President Donald Trump has refused to come down harshly on those widely believed to be responsible for the murder of journalist Jamal Khashoggi, and at a paid speaking tour that began this week in Toronto, Hillary Clinton refused to let him off the hook for that egregious behavior.
Khashoggi went into the Saudi consulate in Turkey seeking papers associated with an upcoming wedding — and he never came out. In the time since, it’s emerged that the CIA — and many other interests — have concluded that the command for the murder came from Crown Prince Mohammed bin Salman himself. Indeed — there’s a report that he was updated on the effort via phone soon after it was completed.
All we’ve got from Trump, though, are half hearted attempts to insist that he thinks murdering a journalist is wrong that remarkably enough we’re at a place to need and that coexist with insistence that little to nothing should be done that would dampen the American relationship with the Saudis. A selection of sanctions have been placed on a small group of people the Saudis identified as having carried out the murder, but that’s it, and the president’s explicitly undercut the idea of any more sanctions.
Trump could be understood to be saying — it’s bad, but it’s not that bad, right?
In Clinton’s words:
‘We have a president who is part of the cover up of what happened in that consulate when Mr. Khashoggi was murdered, and we have a president and those closest to him who have their own personal commercial interests.’
Trump has declined time and time again to go after the Saudis in any sort of substantive fashion to the point that when directly asked recently who should be held responsible, he quipped that maybe the world should since it’s such a vicious place. He echoed that sentiment in a written statement he offered about the situation.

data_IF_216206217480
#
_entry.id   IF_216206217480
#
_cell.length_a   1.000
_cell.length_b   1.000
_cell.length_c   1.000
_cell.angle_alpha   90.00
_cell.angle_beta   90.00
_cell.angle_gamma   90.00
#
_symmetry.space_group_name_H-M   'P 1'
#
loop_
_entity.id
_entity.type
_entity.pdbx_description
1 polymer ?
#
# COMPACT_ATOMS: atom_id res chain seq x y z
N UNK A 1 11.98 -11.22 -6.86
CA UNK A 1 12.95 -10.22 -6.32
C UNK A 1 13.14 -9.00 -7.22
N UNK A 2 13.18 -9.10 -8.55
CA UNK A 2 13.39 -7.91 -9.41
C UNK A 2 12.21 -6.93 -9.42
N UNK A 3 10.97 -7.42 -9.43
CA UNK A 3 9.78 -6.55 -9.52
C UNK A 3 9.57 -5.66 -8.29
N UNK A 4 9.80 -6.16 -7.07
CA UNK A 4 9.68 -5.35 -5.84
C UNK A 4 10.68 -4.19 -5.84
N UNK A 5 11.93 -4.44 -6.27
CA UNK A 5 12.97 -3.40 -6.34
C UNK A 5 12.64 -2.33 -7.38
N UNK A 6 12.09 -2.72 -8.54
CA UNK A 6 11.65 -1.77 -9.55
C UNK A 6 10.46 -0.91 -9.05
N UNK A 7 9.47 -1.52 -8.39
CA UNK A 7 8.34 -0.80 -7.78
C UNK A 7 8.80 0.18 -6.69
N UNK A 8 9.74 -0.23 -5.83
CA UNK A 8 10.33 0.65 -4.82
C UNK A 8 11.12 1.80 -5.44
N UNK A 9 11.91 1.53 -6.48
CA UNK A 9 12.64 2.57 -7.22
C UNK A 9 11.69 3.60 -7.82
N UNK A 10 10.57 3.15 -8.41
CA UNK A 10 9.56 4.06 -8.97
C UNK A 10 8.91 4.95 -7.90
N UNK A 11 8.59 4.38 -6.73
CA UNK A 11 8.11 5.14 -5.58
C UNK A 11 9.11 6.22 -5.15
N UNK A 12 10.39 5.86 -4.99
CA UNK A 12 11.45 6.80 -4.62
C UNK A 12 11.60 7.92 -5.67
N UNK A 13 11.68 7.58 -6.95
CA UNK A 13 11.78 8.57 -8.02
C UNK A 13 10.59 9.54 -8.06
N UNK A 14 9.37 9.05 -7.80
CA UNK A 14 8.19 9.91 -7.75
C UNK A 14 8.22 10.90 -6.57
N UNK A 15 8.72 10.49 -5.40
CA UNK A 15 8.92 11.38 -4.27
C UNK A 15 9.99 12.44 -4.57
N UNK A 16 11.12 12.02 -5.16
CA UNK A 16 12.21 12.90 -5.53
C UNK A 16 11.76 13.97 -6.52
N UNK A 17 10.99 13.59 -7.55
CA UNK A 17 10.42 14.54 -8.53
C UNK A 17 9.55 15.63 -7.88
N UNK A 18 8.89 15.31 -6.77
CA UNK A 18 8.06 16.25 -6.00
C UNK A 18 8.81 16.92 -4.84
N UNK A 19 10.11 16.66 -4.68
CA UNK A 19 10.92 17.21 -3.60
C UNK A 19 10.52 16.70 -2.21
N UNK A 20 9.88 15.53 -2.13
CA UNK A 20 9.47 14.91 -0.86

In other words, he’s going all out to avoid even the appearance of placing blame on the Saudi government, which was the first he visited overseas as president.
During that time with the Saudis, he participated in a widely hyped arms deal that turned out to be lots of fluff and little substance. He’s claimed upwards of half a million jobs are set to be created thanks to the deal, but — surprise — there’s zero evidence of that, although the number he cited at rallies inched up and up all the same.
As Clinton mentioned, Trump also has a personal financial stake in the matter. Although he claims independence whenever it’s expedient for him to do so, at a rally in Alabama in 2015, he insisted:
‘Saudi Arabia, I get along with all of them. They buy apartments from me. They spend $40 million, $50 million. Am I supposed to dislike them? I like them very much.’
Are we supposed to believe he won’t act with bias in the situation in light of that business relationship? He hasn’t detached himself from the financial interests despite ceding executive control.
He’s continuing to steer the government according to his own personal ambitions no matter what blood has to be ignored in the process.
Featured Image via YouTube screenshot